EXPOSURES captures the moods and experiences of fans and artists, both onstage and off. This time, Kate Killet and Tom Avis go venue hopping at CMJ Music Marathon with Weaves, Dilly Dally, Doomsquad, Blue Hawaii, Lydia Ainsworth and more, and found out what it's like when Canada's music community migrates to New York for a week.
Photos by: Kate Killet
Interviews by: Tom Avis
The CMJ Music Marathon is an emerging music festival that has been held annually across venues in Brooklyn and Manhattan since 1980. Lately, it's been catnip to a certain breed of Canadian artist - the type we tend to gravitate to at Chart Attack. So this year, we went down to New York, texted all the bands we knew, and tagged along to all the shows and day parties we could get ourselves into, hanging out in pet shops, rooftops, bridges, galleries and parks in between.
We captured candid shots and off-the-cuff remarks from artists from some of our favourite labels - Buzz Records, Arbutus, Hand Drawn Dracula and more (they tend to travel in packs) - and experienced what it's like to be one small band at a marathon festival. Sex, drugs and rock & roll. Except more bagels than sex, more Instagramming than drugs. And lots of interband love.
The Buzz Records Family
Class photo on the Williamsburgh Savings Bank Building steps: Members of Dilly Dally, Weaves, Mexican Slang, HSY and The Beverleys - a.k.a. most of the Buzz Records roster.
Jasmyn Burke of Weaves (far right): I always think it’s fun to see the people you know from home. It’s a mind trip when you see them in a different city. Sometimes it’s intimidating when it’s just your band, but when you have a whole crew it’s like "let’s play the best shows we can and show this city there’s something unique happening where we’re from."
Morgan Waters, Jasmyn Burke and Zach Bines of Weaves (clockwise from top) on the Williamsburg Bridge.
Jasmyn Burke (Weaves): New York is so much bigger than Toronto and when you come back Toronto feels like such a tiny little place, a little community. When you go to New York it’s like any one area is the size of our entire musical scene.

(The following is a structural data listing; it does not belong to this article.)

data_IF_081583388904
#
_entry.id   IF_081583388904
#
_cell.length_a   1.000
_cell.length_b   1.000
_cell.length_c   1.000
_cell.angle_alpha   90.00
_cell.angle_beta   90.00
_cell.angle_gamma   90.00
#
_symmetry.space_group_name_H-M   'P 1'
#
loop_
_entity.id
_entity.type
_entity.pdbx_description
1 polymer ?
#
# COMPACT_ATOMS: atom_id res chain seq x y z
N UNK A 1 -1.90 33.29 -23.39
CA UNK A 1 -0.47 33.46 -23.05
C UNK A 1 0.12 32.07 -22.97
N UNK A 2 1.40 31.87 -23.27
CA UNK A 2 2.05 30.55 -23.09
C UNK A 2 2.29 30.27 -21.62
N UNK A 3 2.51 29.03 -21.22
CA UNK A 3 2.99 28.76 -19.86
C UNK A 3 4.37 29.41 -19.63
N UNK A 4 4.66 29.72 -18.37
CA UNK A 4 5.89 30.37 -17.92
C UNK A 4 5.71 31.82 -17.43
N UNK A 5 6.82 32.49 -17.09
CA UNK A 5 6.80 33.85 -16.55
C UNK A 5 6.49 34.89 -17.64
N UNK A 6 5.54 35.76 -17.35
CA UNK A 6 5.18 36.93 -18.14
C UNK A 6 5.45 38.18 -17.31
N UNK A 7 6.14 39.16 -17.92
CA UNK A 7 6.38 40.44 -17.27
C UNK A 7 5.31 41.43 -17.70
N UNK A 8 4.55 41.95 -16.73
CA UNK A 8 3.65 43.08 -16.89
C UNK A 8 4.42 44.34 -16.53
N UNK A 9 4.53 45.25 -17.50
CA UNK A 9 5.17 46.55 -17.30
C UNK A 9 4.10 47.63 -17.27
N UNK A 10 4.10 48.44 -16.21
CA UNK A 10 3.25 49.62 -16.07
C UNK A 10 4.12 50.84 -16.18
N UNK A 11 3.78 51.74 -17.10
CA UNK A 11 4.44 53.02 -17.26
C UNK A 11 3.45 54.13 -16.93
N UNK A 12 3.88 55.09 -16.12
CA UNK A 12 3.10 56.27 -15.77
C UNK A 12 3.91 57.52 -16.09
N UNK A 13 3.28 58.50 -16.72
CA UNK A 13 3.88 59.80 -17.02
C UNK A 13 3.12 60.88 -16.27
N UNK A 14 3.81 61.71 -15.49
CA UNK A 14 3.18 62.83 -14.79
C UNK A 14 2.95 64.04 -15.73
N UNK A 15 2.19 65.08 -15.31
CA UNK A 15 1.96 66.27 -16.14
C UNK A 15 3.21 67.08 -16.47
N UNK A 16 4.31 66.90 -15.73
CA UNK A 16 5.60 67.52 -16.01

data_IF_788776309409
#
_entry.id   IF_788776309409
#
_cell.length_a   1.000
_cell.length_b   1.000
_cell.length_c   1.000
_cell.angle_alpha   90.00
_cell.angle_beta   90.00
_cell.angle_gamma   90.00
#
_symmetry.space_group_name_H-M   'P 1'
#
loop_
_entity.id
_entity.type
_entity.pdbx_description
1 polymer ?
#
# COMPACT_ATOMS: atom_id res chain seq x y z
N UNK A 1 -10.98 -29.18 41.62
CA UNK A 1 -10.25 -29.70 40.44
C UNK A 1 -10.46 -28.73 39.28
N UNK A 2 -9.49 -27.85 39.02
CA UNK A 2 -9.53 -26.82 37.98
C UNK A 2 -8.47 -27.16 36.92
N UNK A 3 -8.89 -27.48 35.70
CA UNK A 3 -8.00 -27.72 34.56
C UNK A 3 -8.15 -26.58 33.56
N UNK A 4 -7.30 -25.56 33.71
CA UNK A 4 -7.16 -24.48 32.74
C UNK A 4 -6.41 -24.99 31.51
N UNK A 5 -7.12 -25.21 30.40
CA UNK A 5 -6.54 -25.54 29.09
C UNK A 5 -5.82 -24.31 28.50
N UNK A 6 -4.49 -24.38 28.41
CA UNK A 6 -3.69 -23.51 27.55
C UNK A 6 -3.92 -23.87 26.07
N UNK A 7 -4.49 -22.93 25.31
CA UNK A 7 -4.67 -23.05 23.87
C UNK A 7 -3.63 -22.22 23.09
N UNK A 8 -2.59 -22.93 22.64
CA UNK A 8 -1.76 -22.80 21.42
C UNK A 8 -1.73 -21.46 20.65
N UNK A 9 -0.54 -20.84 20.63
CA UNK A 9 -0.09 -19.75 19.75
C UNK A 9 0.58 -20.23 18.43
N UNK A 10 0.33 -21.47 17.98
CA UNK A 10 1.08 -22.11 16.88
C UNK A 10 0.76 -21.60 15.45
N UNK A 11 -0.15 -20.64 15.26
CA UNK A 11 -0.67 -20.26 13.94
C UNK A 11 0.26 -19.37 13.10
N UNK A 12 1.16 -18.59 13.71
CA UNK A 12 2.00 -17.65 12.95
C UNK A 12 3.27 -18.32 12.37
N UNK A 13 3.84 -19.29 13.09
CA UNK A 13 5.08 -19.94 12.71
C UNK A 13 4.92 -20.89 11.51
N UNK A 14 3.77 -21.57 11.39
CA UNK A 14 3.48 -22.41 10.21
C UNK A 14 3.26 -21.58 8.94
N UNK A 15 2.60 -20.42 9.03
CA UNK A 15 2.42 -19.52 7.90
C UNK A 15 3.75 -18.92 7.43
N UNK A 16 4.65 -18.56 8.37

Dilly Dally onstage at Baby's Alright.
Katie Monks (Dilly Dally): I thought that I would go here and it would be all men in tuxedos and it turned out to just be a bunch of chill people, just like in Toronto, just hanging out and being passionate about music. CMJ fucking rules!
Members of Dilly Dally plus Annabelle Lee (right) post-daytime shots outside of the Brooklyn Vegan day party.
Katie Monks (Dilly Dally) on Buzz Records: Navigating the industry there are a lot of people who present themselves and say they’re stoked, but at the end of the day Buzz has this very integral quality that is no bullshit. It’s gone from being friends to working together and it’s escalated my understanding of these people and what they’re passionate about and how talented they are. It's just blown me away.
Denholm Whale (Mexican Slang, Odonis Odonis, Buzz Records co-founder) and Jimmy Rowlinson (Dilly Dally) share a cuddle outside of Baby’s All Right.
Anna Mayberry (HSY) and Annabelle Lee (Mexican Slang) outside of Bagelsmith in Williamsburg.
Buzz Records label head Ian Chai, shown here in his standard festival pose.
Ian Chai on the role he plays in the Buzz Records family: Tiger Mom. Those narcissistic savages need a firm hand.
The Arbutus Orbit
The Arbutus Records brain trust (from left to right): Mason Windels, Marilis Cardinal, Bronwyn Ford and Sebastian Cowan.
Raphaelle Standell-Preston and Alex “Agor” Cowan of Blue Hawaii, pictured on the roof of the Wythe Hotel.